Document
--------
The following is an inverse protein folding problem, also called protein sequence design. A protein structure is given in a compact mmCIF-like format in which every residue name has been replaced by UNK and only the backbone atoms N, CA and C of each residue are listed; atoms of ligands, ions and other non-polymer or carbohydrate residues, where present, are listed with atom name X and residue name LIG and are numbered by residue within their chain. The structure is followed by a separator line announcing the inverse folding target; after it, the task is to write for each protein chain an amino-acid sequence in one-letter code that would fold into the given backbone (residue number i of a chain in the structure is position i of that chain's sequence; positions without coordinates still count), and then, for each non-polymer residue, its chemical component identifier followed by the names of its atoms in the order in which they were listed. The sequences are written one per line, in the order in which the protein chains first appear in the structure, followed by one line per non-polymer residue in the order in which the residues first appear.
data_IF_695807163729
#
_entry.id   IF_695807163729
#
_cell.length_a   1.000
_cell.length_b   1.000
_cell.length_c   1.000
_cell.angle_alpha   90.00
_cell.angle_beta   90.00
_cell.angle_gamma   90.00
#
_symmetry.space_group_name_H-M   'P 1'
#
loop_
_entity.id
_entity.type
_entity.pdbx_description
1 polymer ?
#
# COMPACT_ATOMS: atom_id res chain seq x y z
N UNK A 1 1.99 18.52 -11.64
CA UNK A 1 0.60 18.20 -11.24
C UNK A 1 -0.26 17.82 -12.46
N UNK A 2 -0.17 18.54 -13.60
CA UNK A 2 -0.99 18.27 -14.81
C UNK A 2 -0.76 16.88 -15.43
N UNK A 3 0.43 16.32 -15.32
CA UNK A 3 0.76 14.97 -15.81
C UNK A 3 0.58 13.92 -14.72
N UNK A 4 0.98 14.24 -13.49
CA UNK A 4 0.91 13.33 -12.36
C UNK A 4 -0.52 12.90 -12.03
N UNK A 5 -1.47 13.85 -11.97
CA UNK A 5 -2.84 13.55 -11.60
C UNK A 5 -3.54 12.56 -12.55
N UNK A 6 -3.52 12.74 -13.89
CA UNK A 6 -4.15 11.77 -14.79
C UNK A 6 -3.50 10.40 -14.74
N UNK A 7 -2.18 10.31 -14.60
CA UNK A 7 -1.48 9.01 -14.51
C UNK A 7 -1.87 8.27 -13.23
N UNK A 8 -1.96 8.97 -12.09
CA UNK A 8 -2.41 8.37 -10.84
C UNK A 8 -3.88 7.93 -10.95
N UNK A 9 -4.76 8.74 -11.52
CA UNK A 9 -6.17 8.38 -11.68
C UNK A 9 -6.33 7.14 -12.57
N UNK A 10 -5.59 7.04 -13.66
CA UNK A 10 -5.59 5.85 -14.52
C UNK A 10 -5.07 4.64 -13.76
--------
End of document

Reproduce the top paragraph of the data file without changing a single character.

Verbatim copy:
The following is an inverse protein folding problem, also called protein sequence design. A protein structure is given in a compact mmCIF-like format in which every residue name has been replaced by UNK and only the backbone atoms N, CA and C of each residue are listed; atoms of ligands, ions and other non-polymer or carbohydrate residues, where present, are listed with atom name X and residue name LIG and are numbered by residue within their chain. The structure is followed by a separator line announcing the inverse folding target; after it, the task is to write for each protein chain an amino-acid sequence in one-letter code that would fold into the given backbone (residue number i of a chain in the structure is position i of that chain's sequence; positions without coordinates still count), and then, for each non-polymer residue, its chemical component identifier followed by the names of its atoms in the order in which they were listed. The sequences are written one per line, in the order in which the protein chains first appear in the structure, followed by one line per non-polymer residue in the order in which the residues first appear.